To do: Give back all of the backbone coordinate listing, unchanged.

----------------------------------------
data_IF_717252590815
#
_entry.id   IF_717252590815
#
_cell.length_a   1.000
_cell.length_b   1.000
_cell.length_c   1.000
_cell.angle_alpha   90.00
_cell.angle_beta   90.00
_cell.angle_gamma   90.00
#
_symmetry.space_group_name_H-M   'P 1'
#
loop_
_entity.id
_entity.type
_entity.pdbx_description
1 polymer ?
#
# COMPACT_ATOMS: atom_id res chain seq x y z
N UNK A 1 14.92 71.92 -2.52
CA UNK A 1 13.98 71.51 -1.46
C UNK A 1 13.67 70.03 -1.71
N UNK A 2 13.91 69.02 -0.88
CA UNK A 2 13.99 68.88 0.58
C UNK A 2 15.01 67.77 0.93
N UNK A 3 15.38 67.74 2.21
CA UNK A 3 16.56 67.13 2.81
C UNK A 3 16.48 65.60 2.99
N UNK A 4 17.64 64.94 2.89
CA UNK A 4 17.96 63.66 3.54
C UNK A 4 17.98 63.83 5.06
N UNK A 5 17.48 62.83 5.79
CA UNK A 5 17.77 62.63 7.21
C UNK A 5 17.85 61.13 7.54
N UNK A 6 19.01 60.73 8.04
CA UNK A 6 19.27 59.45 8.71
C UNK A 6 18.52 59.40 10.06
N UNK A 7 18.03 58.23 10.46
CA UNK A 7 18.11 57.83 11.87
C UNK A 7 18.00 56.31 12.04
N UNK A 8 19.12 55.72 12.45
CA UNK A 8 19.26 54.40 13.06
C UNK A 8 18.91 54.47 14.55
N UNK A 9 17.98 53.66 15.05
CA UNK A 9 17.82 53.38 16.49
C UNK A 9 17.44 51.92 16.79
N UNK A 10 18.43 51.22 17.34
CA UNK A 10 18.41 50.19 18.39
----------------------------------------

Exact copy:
data_IF_717252590815
#
_entry.id   IF_717252590815
#
_cell.length_a   1.000
_cell.length_b   1.000
_cell.length_c   1.000
_cell.angle_alpha   90.00
_cell.angle_beta   90.00
_cell.angle_gamma   90.00
#
_symmetry.space_group_name_H-M   'P 1'
#
loop_
_entity.id
_entity.type
_entity.pdbx_description
1 polymer ?
#
# COMPACT_ATOMS: atom_id res chain seq x y z
N UNK A 1 14.92 71.92 -2.52
CA UNK A 1 13.98 71.51 -1.46
C UNK A 1 13.67 70.03 -1.71
N UNK A 2 13.91 69.02 -0.88
CA UNK A 2 13.99 68.88 0.58
C UNK A 2 15.01 67.77 0.93
N UNK A 3 15.38 67.74 2.21
CA UNK A 3 16.56 67.13 2.81
C UNK A 3 16.48 65.60 2.99
N UNK A 4 17.64 64.94 2.89
CA UNK A 4 17.96 63.66 3.54
C UNK A 4 17.98 63.83 5.06
N UNK A 5 17.48 62.83 5.79
CA UNK A 5 17.77 62.63 7.21
C UNK A 5 17.85 61.13 7.54
N UNK A 6 19.01 60.73 8.04
CA UNK A 6 19.27 59.45 8.71
C UNK A 6 18.52 59.40 10.06
N UNK A 7 18.03 58.23 10.46
CA UNK A 7 18.11 57.83 11.87
C UNK A 7 18.00 56.31 12.04
N UNK A 8 19.12 55.72 12.45
CA UNK A 8 19.26 54.40 13.06
C UNK A 8 18.91 54.47 14.55
N UNK A 9 17.98 53.66 15.05
CA UNK A 9 17.82 53.38 16.49
C UNK A 9 17.44 51.92 16.79
N UNK A 10 18.43 51.22 17.34
CA UNK A 10 18.41 50.19 18.39